When you think of algae, what do you think of? For most people the thought of algae conjures up images of a murky-looking pond. However, algae are one of the largest unexploited resources on our planet. In fact, the world’s ocean could harbour up to 1 million species, depending on who you believe. But we have just barely begun to harvest and cultivate algae for mankind’s benefit. Algae are not just green stuff in the sea, they are complex aquatic organisms that have the ability to conduct photosynthesis.
Algae have been used by human beings for a long time. However, the number of companies developing algae-based biofuels swelled in the 2000s as oil prices rose and supportive policies were established for next-generation biofuels. Yet, when the oil price dropped to record low levels in 2014 to under $35 per barrel a lot of companies went bust, backed away or shifted their interests towards higher value markets, such as health foods, beauty and personal care products, and animal feed.
The use of algae for applications in the nutraceutical, chemicals and cosmetic markets is growing in a world where companies are increasingly seeking alternatives to fossil fuel-based products. As a result of this, algae have come under the spotlight once again. However, the industry has only industrialised a dozen or so of the many variety of algae species, so the opportunities are endless.
So, what opportunities exist? By far, the largest market for algae commercialisation is the nutraceutical and animal feed sector. Today, algae nutraceuticals generate around $0.5bn in revenue annually, according to Bloomberg. In fact, the most valuable products made from algae today are human nutraceuticals such as Omega 3 oils. They can be sold in capsules in health stores or added to food and drink products to enhance their offering. Algae-based food is big business. In Asia, macroalgae - also known as seaweed, is a highly valued resource with more than 30 million tonnes farmed annually, making it one of the largest biomasses harvested from the oceans, according to Jon Funderud, CEO at Norway-based Seaweed Energy Solutions. He says that more than half of this volume goes directly to human consumption as healthy “sea vegetables”, while the remainder has various industrial uses, such as for bioplastics, animal feed or fertilisers. In Europe, seaweeds are virtually unexploited, but have in recent years received a surge in interest both as a new super food and for their potential as a bioenergy crop.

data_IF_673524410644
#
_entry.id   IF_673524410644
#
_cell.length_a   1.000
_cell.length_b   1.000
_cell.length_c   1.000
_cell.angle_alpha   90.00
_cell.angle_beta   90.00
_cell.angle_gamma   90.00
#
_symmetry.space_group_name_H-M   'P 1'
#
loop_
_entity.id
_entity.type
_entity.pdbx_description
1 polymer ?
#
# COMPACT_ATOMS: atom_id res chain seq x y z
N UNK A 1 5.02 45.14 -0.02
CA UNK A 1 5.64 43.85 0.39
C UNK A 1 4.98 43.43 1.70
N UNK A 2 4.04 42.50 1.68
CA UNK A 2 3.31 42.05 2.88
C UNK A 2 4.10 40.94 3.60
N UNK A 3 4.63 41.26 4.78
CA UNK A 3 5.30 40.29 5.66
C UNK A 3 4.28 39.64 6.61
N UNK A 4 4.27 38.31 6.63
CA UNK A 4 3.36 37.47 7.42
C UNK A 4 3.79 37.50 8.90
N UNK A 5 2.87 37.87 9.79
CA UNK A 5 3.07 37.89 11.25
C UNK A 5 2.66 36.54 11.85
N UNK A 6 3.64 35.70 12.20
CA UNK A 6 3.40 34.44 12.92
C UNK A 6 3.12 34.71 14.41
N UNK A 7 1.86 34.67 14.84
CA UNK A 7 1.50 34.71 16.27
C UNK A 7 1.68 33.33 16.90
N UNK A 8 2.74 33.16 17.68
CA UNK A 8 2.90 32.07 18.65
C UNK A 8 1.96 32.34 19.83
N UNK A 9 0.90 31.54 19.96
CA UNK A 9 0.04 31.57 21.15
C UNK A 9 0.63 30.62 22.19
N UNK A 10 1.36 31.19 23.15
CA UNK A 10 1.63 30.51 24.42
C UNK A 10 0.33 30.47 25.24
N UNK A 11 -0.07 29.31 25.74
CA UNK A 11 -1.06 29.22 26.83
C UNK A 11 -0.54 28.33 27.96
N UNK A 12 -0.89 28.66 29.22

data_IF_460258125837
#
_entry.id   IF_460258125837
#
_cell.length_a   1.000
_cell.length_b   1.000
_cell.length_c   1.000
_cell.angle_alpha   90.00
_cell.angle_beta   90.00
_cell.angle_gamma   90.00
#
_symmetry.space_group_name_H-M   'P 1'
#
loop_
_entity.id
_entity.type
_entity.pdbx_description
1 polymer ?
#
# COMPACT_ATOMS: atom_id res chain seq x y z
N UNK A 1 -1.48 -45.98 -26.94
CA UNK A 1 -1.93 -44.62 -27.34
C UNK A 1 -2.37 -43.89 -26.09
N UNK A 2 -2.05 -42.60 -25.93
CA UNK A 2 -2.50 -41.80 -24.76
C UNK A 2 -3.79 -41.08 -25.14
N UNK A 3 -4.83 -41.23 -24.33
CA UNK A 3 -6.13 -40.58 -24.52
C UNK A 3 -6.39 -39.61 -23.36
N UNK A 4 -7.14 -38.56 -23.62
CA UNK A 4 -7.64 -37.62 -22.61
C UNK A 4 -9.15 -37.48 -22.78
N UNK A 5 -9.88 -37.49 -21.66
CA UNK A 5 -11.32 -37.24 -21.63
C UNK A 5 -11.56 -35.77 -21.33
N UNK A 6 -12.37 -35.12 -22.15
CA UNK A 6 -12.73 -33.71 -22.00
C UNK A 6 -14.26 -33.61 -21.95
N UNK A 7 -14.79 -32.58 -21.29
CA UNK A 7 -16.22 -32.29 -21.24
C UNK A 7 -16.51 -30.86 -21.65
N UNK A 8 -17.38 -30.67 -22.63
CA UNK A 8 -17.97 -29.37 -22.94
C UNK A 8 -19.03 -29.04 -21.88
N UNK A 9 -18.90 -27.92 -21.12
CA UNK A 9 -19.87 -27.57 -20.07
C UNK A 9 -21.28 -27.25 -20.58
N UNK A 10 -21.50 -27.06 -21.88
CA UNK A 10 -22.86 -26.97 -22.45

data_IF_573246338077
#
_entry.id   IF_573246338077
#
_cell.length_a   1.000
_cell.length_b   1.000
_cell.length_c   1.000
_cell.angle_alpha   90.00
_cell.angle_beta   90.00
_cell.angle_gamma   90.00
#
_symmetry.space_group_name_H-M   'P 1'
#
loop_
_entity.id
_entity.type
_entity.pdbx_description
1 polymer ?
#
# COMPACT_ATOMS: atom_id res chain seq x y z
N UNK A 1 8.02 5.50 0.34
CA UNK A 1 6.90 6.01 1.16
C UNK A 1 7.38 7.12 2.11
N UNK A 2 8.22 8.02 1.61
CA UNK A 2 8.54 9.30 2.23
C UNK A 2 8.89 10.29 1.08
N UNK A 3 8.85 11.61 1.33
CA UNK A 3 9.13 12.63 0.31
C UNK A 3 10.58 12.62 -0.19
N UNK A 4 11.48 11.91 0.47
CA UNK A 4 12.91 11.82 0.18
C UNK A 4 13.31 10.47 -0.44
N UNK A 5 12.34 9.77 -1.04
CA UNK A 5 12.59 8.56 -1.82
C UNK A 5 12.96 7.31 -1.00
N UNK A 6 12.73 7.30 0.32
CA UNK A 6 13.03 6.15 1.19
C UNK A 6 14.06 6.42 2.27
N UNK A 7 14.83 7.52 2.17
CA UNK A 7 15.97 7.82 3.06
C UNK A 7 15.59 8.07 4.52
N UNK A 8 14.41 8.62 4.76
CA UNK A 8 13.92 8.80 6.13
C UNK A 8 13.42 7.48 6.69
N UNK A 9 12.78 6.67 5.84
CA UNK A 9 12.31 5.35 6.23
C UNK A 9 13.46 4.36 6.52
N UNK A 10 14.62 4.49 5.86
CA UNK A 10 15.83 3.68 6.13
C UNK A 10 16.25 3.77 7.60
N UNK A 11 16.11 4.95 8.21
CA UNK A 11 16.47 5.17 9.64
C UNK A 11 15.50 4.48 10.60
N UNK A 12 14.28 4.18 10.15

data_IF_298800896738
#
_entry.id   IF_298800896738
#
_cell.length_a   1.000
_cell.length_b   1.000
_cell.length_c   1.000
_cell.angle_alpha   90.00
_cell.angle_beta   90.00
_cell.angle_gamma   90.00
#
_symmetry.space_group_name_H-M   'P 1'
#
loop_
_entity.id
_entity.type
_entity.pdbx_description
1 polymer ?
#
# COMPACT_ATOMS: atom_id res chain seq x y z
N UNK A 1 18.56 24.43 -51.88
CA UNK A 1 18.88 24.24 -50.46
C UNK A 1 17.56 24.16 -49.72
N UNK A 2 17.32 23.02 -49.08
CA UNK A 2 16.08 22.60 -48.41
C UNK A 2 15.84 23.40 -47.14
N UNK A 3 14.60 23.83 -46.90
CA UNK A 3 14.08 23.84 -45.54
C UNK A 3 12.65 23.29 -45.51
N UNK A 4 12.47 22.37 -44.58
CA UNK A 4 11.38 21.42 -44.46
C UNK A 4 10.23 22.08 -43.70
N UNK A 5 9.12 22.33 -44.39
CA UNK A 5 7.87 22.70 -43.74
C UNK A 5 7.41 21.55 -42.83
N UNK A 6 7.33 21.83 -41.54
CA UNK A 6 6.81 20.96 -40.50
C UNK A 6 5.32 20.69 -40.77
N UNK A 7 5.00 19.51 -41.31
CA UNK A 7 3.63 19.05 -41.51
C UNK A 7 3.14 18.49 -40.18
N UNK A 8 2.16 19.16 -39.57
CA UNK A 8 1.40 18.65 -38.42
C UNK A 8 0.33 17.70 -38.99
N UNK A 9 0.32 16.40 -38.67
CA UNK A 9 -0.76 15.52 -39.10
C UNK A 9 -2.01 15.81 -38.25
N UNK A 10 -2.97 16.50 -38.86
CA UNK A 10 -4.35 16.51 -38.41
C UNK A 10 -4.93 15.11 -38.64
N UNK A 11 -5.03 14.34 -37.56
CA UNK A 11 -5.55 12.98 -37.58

However, there has been no serious industrial efforts at large-scale macroalgae farming because there has been no “off the shelf” farming technology available, Funderud says. He says the vast majority of seaweed farms in Asia are based on very labour-intensive and low tech means, with no real potential for technology transfer to “high-cost countries”. In Europe, the seaweed farming industry is still at pilot scale where the production cost is still really expensive. Seaweed farming is not the only way to address feeding the world’s growing population. Microalgae, small microscopic aquatic photosynthetic plants that require the aid of a microscope to be seen, can also do the job.
Ingmar Høgøy, chairman of Norway-based microalgae technology company AlgaePro (@AlgaePro1), says that microalgae can also provide food security and provide an alternative to dairy and meat-based foods. Matt Carr, executive director of US Algae Biomass Organisation, concurs with Høgøy and says that algae used for nutraceutical sector and animal feed will drive growth for the sector, which in turn will help to produce more large-scale production facilities and a variety of different production methods.